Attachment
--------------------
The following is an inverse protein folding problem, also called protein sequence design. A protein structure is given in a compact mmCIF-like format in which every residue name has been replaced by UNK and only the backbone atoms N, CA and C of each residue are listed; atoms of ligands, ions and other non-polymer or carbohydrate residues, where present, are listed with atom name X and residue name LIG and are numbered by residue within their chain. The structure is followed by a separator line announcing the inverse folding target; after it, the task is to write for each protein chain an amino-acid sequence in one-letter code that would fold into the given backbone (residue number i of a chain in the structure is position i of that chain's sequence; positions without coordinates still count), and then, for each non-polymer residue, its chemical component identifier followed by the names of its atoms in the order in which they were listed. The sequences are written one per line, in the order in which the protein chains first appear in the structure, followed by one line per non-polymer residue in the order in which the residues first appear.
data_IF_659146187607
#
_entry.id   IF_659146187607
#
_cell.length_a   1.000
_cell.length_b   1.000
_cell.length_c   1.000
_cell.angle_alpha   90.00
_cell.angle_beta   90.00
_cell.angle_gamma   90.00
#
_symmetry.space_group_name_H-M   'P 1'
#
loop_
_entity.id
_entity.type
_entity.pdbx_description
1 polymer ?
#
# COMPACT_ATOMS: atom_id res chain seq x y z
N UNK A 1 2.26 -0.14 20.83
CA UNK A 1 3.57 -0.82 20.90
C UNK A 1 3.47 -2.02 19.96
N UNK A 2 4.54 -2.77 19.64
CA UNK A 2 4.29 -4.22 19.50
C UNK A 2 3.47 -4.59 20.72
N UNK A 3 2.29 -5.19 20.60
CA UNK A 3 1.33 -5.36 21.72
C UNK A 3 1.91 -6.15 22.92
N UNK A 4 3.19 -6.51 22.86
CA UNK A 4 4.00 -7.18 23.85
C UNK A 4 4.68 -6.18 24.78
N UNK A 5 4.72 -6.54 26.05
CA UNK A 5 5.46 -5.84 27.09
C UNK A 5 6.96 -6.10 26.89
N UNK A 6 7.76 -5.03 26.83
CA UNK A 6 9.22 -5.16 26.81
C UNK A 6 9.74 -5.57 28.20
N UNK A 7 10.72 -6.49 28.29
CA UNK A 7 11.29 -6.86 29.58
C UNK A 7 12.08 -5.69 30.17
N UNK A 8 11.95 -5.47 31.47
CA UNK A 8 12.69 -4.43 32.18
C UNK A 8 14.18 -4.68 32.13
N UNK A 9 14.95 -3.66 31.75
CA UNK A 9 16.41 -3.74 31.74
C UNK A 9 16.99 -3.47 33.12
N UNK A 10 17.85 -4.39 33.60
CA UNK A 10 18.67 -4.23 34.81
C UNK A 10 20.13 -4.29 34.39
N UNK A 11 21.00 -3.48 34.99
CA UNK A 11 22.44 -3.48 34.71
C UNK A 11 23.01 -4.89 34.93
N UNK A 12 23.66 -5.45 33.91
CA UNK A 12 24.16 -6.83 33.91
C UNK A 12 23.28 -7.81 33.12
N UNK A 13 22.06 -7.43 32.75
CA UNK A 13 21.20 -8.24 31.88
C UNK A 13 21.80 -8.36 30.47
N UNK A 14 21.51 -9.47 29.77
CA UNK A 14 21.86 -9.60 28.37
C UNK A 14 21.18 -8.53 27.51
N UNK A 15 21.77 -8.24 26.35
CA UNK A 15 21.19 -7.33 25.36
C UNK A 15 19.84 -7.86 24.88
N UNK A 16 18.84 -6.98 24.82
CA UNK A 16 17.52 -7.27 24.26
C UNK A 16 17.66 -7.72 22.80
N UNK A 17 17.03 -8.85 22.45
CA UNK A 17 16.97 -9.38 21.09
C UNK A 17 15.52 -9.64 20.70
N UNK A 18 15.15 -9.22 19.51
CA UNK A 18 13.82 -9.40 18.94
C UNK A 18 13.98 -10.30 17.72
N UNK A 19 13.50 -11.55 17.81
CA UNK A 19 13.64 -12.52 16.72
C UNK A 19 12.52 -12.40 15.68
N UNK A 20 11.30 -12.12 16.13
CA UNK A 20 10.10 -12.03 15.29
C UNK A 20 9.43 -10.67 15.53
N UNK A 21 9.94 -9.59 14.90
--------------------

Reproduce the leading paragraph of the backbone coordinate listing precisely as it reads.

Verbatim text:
The following is an inverse protein folding problem, also called protein sequence design. A protein structure is given in a compact mmCIF-like format in which every residue name has been replaced by UNK and only the backbone atoms N, CA and C of each residue are listed; atoms of ligands, ions and other non-polymer or carbohydrate residues, where present, are listed with atom name X and residue name LIG and are numbered by residue within their chain. The structure is followed by a separator line announcing the inverse folding target; after it, the task is to write for each protein chain an amino-acid sequence in one-letter code that would fold into the given backbone (residue number i of a chain in the structure is position i of that chain's sequence; positions without coordinates still count), and then, for each non-polymer residue, its chemical component identifier followed by the names of its atoms in the order in which they were listed. The sequences are written one per line, in the order in which the protein chains first appear in the structure, followed by one line per non-polymer residue in the order in which the residues first appear.